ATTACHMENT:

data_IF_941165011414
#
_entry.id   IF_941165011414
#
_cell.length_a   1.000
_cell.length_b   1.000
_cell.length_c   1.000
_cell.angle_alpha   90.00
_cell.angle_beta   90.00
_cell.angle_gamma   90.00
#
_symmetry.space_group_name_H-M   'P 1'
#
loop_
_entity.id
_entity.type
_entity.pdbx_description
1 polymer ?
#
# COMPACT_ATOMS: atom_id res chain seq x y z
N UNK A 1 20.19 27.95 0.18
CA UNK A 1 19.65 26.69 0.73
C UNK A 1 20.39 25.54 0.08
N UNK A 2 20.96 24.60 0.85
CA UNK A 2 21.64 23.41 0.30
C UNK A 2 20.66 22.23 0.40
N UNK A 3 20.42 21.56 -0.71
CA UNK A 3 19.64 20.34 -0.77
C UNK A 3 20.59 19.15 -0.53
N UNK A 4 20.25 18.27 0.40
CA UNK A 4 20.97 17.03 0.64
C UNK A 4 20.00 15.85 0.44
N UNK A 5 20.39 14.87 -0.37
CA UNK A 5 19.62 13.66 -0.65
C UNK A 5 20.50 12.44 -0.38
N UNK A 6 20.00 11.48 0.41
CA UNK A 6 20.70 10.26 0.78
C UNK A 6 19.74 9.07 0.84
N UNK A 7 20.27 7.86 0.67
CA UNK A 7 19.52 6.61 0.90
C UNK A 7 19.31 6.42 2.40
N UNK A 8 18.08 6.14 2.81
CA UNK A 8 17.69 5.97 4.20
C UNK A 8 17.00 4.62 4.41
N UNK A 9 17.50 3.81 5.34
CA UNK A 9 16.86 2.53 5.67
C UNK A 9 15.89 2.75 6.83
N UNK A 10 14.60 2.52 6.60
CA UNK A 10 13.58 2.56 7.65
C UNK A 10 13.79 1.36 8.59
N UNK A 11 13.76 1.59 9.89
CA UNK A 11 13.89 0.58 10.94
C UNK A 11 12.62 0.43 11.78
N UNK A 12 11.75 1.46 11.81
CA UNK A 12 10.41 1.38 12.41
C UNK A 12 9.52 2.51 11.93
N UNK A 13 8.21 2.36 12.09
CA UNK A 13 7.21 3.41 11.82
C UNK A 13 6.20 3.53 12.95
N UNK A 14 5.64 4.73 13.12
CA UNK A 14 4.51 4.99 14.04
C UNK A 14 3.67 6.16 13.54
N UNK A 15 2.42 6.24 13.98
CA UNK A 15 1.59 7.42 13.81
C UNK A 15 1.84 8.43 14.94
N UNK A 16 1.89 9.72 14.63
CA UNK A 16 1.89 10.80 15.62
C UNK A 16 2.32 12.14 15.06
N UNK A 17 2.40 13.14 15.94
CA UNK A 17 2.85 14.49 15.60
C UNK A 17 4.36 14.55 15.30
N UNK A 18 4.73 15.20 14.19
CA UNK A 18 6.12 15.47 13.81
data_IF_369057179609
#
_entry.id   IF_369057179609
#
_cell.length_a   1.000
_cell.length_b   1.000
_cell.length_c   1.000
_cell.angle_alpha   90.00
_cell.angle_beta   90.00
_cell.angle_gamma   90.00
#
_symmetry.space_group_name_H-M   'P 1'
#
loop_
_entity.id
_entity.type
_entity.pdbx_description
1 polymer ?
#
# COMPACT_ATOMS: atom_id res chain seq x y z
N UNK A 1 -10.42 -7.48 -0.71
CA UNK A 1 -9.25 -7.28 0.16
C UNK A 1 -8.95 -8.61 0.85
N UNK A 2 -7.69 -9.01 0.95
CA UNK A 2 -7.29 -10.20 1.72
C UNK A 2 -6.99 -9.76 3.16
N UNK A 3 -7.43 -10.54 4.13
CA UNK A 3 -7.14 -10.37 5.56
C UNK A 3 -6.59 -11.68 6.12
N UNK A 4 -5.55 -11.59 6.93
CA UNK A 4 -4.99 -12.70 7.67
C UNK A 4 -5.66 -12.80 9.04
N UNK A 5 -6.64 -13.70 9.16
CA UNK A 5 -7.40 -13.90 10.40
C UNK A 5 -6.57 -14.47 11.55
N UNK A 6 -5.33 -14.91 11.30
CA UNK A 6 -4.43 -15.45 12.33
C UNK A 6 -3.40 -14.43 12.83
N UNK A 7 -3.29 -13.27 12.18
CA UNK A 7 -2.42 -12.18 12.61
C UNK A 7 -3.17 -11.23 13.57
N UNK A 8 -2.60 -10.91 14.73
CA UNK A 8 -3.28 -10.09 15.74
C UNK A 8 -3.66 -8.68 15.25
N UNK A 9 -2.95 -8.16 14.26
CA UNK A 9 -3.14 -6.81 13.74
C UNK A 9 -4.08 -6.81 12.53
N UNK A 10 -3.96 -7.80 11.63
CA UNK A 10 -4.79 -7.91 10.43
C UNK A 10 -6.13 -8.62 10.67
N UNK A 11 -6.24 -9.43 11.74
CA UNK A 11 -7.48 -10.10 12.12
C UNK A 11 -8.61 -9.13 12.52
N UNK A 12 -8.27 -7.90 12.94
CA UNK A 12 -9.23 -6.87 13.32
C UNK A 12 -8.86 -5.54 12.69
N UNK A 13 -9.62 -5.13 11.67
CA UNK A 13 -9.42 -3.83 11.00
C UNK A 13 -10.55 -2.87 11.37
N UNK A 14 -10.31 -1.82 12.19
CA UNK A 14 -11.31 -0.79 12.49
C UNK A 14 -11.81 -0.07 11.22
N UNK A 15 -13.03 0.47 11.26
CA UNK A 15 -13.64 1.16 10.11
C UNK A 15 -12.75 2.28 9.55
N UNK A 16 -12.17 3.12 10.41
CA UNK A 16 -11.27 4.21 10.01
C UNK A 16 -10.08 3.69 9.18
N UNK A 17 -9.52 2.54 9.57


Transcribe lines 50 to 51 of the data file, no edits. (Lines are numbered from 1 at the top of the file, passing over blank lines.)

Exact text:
C UNK A 10 13.79 1.36 8.59
N UNK A 11 13.76 1.59 9.89